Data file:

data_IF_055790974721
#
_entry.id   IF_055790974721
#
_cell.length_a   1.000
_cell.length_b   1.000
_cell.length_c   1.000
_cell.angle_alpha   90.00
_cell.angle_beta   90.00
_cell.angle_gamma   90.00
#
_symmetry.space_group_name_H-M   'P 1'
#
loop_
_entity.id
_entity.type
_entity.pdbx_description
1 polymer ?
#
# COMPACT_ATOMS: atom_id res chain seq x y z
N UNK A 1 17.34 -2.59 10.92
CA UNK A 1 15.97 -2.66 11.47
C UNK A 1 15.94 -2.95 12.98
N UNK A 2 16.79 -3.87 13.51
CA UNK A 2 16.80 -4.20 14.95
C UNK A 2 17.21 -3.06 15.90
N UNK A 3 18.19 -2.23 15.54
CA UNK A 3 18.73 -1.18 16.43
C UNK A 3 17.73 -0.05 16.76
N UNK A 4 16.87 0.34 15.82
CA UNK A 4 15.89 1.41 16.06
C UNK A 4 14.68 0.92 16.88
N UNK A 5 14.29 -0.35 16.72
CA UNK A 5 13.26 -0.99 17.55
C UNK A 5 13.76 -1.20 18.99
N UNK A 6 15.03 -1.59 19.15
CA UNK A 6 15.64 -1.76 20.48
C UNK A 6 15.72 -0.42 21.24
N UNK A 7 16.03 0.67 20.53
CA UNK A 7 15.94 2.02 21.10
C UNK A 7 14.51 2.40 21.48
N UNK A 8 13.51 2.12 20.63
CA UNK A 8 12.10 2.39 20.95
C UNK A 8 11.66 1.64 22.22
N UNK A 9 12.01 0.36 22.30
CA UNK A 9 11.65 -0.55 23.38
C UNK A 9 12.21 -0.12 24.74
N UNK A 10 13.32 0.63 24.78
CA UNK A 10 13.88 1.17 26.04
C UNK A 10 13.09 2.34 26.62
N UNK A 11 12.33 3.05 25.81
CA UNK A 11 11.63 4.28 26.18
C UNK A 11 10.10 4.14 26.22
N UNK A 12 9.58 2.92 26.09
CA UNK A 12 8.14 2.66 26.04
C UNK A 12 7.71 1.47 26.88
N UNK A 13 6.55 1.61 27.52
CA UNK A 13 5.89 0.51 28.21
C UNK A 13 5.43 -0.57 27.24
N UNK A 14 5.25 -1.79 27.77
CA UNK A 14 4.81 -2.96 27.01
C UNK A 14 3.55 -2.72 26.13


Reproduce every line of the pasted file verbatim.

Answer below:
data_IF_055790974721
#
_entry.id   IF_055790974721
#
_cell.length_a   1.000
_cell.length_b   1.000
_cell.length_c   1.000
_cell.angle_alpha   90.00
_cell.angle_beta   90.00
_cell.angle_gamma   90.00
#
_symmetry.space_group_name_H-M   'P 1'
#
loop_
_entity.id
_entity.type
_entity.pdbx_description
1 polymer ?
#
# COMPACT_ATOMS: atom_id res chain seq x y z
N UNK A 1 17.34 -2.59 10.92
CA UNK A 1 15.97 -2.66 11.47
C UNK A 1 15.94 -2.95 12.98
N UNK A 2 16.79 -3.87 13.51
CA UNK A 2 16.80 -4.20 14.95
C UNK A 2 17.21 -3.06 15.90
N UNK A 3 18.19 -2.23 15.54
CA UNK A 3 18.73 -1.18 16.43
C UNK A 3 17.73 -0.05 16.76
N UNK A 4 16.87 0.34 15.82
CA UNK A 4 15.89 1.41 16.06
C UNK A 4 14.68 0.92 16.88
N UNK A 5 14.29 -0.35 16.72
CA UNK A 5 13.26 -0.99 17.55
C UNK A 5 13.76 -1.20 18.99
N UNK A 6 15.03 -1.59 19.15
CA UNK A 6 15.64 -1.76 20.48
C UNK A 6 15.72 -0.42 21.24
N UNK A 7 16.03 0.67 20.53
CA UNK A 7 15.94 2.02 21.10
C UNK A 7 14.51 2.40 21.48
N UNK A 8 13.51 2.12 20.63
CA UNK A 8 12.10 2.39 20.95
C UNK A 8 11.66 1.64 22.22
N UNK A 9 12.01 0.36 22.30
CA UNK A 9 11.65 -0.55 23.38
C UNK A 9 12.21 -0.12 24.74
N UNK A 10 13.32 0.63 24.78
CA UNK A 10 13.88 1.17 26.04
C UNK A 10 13.09 2.34 26.62
N UNK A 11 12.33 3.05 25.81
CA UNK A 11 11.63 4.28 26.18
C UNK A 11 10.10 4.14 26.22
N UNK A 12 9.58 2.92 26.09
CA UNK A 12 8.14 2.66 26.04
C UNK A 12 7.71 1.47 26.88
N UNK A 13 6.55 1.61 27.52
CA UNK A 13 5.89 0.51 28.21
C UNK A 13 5.43 -0.57 27.24
N UNK A 14 5.25 -1.79 27.77
CA UNK A 14 4.81 -2.96 27.01
C UNK A 14 3.55 -2.72 26.13